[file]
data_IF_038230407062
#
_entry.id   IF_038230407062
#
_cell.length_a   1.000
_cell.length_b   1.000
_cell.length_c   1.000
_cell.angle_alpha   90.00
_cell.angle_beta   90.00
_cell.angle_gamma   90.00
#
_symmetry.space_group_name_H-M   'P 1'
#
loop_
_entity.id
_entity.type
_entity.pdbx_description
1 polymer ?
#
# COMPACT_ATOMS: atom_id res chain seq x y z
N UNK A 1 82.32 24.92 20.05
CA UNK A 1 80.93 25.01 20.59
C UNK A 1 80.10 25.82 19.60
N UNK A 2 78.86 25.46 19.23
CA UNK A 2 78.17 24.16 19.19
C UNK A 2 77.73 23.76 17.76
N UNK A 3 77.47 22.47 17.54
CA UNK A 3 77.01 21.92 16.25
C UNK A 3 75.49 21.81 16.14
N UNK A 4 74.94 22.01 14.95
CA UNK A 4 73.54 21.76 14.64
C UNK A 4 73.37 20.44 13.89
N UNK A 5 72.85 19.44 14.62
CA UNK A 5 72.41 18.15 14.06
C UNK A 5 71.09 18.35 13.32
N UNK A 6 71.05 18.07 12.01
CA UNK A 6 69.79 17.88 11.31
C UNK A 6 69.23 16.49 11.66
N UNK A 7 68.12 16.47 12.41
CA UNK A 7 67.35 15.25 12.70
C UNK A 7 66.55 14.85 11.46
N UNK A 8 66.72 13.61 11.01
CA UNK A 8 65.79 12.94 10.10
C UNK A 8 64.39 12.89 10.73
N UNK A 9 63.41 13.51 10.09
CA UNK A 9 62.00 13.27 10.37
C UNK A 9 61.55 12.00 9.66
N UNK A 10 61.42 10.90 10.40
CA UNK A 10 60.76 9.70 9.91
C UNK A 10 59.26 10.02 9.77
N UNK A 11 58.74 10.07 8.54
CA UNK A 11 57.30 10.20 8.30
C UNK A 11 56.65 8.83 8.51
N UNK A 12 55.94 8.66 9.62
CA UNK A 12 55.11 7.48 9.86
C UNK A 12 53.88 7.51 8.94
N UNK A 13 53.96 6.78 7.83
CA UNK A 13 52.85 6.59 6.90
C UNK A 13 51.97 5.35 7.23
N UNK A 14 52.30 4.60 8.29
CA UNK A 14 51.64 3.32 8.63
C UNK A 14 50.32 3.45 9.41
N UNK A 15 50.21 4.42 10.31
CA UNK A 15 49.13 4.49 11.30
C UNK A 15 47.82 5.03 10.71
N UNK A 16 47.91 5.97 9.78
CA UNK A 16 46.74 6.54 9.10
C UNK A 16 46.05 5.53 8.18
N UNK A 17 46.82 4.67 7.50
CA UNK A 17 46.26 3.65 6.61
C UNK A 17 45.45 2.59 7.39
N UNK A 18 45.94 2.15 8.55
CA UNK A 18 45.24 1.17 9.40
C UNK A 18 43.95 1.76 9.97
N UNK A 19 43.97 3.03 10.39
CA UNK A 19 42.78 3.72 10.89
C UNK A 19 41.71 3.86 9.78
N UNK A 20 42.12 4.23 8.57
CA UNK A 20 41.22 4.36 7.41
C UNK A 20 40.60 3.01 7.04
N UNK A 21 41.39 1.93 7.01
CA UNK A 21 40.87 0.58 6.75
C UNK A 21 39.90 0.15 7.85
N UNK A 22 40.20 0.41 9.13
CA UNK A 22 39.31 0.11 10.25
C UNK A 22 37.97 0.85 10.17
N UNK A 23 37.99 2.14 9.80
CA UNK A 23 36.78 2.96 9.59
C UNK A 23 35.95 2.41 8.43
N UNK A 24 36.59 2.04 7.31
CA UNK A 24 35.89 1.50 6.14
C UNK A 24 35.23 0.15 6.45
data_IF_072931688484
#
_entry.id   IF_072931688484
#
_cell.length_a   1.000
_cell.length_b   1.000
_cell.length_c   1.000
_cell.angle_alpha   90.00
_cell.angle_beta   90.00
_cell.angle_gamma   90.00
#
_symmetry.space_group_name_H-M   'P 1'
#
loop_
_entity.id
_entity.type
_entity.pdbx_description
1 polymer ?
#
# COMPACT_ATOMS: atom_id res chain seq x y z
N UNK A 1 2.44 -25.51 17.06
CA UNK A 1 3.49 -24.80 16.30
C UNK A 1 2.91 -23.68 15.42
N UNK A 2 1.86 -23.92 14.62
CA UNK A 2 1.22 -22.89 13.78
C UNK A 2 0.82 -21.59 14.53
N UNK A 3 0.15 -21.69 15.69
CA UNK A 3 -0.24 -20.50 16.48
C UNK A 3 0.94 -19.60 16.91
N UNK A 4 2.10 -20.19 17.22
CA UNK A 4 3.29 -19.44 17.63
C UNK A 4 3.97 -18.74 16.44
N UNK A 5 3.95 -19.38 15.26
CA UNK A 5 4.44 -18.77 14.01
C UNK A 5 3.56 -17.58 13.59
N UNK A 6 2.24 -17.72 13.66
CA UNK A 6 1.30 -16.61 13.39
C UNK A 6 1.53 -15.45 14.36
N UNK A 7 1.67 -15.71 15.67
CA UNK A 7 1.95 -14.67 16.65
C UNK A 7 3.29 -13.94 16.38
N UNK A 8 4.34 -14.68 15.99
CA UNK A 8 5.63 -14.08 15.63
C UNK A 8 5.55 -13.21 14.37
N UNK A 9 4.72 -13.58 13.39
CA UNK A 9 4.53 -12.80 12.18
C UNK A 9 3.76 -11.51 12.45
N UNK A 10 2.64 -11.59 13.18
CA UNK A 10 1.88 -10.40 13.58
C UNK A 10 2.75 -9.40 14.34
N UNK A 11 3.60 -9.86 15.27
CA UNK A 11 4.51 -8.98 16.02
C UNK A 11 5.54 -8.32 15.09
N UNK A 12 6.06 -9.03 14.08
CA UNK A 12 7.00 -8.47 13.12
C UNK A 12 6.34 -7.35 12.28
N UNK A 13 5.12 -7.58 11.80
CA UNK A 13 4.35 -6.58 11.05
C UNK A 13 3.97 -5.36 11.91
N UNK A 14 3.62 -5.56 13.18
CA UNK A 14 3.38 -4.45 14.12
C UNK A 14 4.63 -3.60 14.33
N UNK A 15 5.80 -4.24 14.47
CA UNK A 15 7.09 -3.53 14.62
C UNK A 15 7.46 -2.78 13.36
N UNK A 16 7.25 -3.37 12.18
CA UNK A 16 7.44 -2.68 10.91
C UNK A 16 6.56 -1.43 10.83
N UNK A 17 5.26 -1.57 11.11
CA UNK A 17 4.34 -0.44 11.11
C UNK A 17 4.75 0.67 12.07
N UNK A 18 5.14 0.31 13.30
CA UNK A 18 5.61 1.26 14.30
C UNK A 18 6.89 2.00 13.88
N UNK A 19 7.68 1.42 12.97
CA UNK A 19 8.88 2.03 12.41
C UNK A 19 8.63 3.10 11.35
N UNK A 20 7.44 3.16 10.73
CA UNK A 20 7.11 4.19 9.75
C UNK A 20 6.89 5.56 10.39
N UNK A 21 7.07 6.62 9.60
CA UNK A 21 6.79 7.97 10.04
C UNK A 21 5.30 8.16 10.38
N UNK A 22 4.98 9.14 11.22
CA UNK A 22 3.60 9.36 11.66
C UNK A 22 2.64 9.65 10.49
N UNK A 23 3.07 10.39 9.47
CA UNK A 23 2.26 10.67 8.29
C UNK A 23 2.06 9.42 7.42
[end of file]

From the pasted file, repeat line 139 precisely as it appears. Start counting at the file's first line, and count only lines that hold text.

C UNK A 9 3.76 -11.51 12.45